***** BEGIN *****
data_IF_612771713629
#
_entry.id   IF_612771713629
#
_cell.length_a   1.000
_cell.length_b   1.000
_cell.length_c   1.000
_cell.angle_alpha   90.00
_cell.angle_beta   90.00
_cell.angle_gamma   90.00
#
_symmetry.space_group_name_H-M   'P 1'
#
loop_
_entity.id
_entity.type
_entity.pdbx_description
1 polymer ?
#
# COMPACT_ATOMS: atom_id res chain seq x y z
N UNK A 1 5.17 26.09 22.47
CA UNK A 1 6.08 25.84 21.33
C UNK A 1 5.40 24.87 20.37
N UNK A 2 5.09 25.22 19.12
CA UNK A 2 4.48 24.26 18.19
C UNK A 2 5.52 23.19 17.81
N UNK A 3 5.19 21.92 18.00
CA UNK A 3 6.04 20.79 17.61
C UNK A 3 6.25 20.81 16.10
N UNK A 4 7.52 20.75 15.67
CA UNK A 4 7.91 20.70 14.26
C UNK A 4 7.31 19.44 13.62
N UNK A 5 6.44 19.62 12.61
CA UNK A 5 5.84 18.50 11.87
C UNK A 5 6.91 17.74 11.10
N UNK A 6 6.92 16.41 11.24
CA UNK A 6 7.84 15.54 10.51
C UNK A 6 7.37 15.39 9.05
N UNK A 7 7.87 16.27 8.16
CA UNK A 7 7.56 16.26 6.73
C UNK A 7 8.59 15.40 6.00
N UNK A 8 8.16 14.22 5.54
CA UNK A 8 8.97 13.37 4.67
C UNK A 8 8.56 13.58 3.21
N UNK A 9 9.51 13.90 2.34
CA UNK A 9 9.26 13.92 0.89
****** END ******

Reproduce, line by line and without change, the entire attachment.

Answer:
data_IF_612771713629
#
_entry.id   IF_612771713629
#
_cell.length_a   1.000
_cell.length_b   1.000
_cell.length_c   1.000
_cell.angle_alpha   90.00
_cell.angle_beta   90.00
_cell.angle_gamma   90.00
#
_symmetry.space_group_name_H-M   'P 1'
#
loop_
_entity.id
_entity.type
_entity.pdbx_description
1 polymer ?
#
# COMPACT_ATOMS: atom_id res chain seq x y z
N UNK A 1 5.17 26.09 22.47
CA UNK A 1 6.08 25.84 21.33
C UNK A 1 5.40 24.87 20.37
N UNK A 2 5.09 25.22 19.12
CA UNK A 2 4.48 24.26 18.19
C UNK A 2 5.52 23.19 17.81
N UNK A 3 5.19 21.92 18.00
CA UNK A 3 6.04 20.79 17.61
C UNK A 3 6.25 20.81 16.10
N UNK A 4 7.52 20.75 15.67
CA UNK A 4 7.91 20.70 14.26
C UNK A 4 7.31 19.44 13.62
N UNK A 5 6.44 19.62 12.61
CA UNK A 5 5.84 18.50 11.87
C UNK A 5 6.91 17.74 11.10
N UNK A 6 6.92 16.41 11.24
CA UNK A 6 7.84 15.54 10.51
C UNK A 6 7.37 15.39 9.05
N UNK A 7 7.87 16.27 8.16
CA UNK A 7 7.56 16.26 6.73
C UNK A 7 8.59 15.40 6.00
N UNK A 8 8.16 14.22 5.54
CA UNK A 8 8.97 13.37 4.67
C UNK A 8 8.56 13.58 3.21
N UNK A 9 9.51 13.90 2.34
CA UNK A 9 9.26 13.92 0.89